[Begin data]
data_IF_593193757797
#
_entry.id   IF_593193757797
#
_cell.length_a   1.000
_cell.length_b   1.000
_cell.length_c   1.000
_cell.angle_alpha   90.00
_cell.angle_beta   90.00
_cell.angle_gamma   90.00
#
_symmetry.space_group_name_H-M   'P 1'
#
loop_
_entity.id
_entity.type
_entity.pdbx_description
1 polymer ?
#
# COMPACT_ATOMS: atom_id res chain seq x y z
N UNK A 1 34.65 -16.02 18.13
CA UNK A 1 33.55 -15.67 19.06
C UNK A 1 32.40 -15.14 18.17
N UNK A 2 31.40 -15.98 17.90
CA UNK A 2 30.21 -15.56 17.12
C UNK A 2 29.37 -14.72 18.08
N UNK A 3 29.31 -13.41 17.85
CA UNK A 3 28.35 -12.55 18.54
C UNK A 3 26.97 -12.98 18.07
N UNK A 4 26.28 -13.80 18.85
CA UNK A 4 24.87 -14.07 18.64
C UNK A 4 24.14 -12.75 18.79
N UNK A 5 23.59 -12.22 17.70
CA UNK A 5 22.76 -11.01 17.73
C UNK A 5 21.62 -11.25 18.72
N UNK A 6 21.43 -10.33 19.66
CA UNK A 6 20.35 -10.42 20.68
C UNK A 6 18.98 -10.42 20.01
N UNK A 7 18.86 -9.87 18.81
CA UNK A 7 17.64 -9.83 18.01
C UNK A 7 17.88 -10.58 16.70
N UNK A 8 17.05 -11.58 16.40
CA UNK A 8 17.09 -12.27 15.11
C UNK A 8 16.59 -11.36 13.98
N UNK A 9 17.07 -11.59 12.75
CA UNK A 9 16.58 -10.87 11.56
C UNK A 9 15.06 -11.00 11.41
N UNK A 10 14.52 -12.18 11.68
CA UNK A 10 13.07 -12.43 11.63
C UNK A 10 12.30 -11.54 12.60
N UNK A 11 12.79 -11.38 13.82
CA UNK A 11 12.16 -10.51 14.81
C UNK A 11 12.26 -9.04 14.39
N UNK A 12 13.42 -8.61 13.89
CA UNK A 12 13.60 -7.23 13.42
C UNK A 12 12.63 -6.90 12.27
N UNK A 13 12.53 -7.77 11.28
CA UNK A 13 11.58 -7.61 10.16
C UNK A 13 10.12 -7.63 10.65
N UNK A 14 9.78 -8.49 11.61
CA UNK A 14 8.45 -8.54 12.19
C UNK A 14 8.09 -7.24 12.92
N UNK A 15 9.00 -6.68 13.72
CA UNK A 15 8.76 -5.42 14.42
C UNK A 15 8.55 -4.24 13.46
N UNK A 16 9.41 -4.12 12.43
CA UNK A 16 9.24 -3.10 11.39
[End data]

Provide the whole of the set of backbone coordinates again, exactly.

data_IF_593193757797
#
_entry.id   IF_593193757797
#
_cell.length_a   1.000
_cell.length_b   1.000
_cell.length_c   1.000
_cell.angle_alpha   90.00
_cell.angle_beta   90.00
_cell.angle_gamma   90.00
#
_symmetry.space_group_name_H-M   'P 1'
#
loop_
_entity.id
_entity.type
_entity.pdbx_description
1 polymer ?
#
# COMPACT_ATOMS: atom_id res chain seq x y z
N UNK A 1 34.65 -16.02 18.13
CA UNK A 1 33.55 -15.67 19.06
C UNK A 1 32.40 -15.14 18.17
N UNK A 2 31.40 -15.98 17.90
CA UNK A 2 30.21 -15.56 17.12
C UNK A 2 29.37 -14.72 18.08
N UNK A 3 29.31 -13.41 17.85
CA UNK A 3 28.35 -12.55 18.54
C UNK A 3 26.97 -12.98 18.07
N UNK A 4 26.28 -13.80 18.85
CA UNK A 4 24.87 -14.07 18.64
C UNK A 4 24.14 -12.75 18.79
N UNK A 5 23.59 -12.22 17.70
CA UNK A 5 22.76 -11.01 17.73
C UNK A 5 21.62 -11.25 18.72
N UNK A 6 21.43 -10.33 19.66
CA UNK A 6 20.35 -10.42 20.68
C UNK A 6 18.98 -10.42 20.01
N UNK A 7 18.86 -9.87 18.81
CA UNK A 7 17.64 -9.83 18.01
C UNK A 7 17.88 -10.58 16.70
N UNK A 8 17.05 -11.58 16.40
CA UNK A 8 17.09 -12.27 15.11
C UNK A 8 16.59 -11.36 13.98
N UNK A 9 17.07 -11.59 12.75
CA UNK A 9 16.58 -10.87 11.56
C UNK A 9 15.06 -11.00 11.41
N UNK A 10 14.52 -12.18 11.68
CA UNK A 10 13.07 -12.43 11.63
C UNK A 10 12.30 -11.54 12.60
N UNK A 11 12.79 -11.38 13.82
CA UNK A 11 12.16 -10.51 14.81
C UNK A 11 12.26 -9.04 14.39
N UNK A 12 13.42 -8.61 13.89
CA UNK A 12 13.60 -7.23 13.42
C UNK A 12 12.63 -6.90 12.27
N UNK A 13 12.53 -7.77 11.28
CA UNK A 13 11.58 -7.61 10.16
C UNK A 13 10.12 -7.63 10.65
N UNK A 14 9.78 -8.49 11.61
CA UNK A 14 8.45 -8.54 12.19
C UNK A 14 8.09 -7.24 12.92
N UNK A 15 9.00 -6.68 13.72
CA UNK A 15 8.76 -5.42 14.42
C UNK A 15 8.55 -4.24 13.46
N UNK A 16 9.41 -4.12 12.43
CA UNK A 16 9.24 -3.10 11.39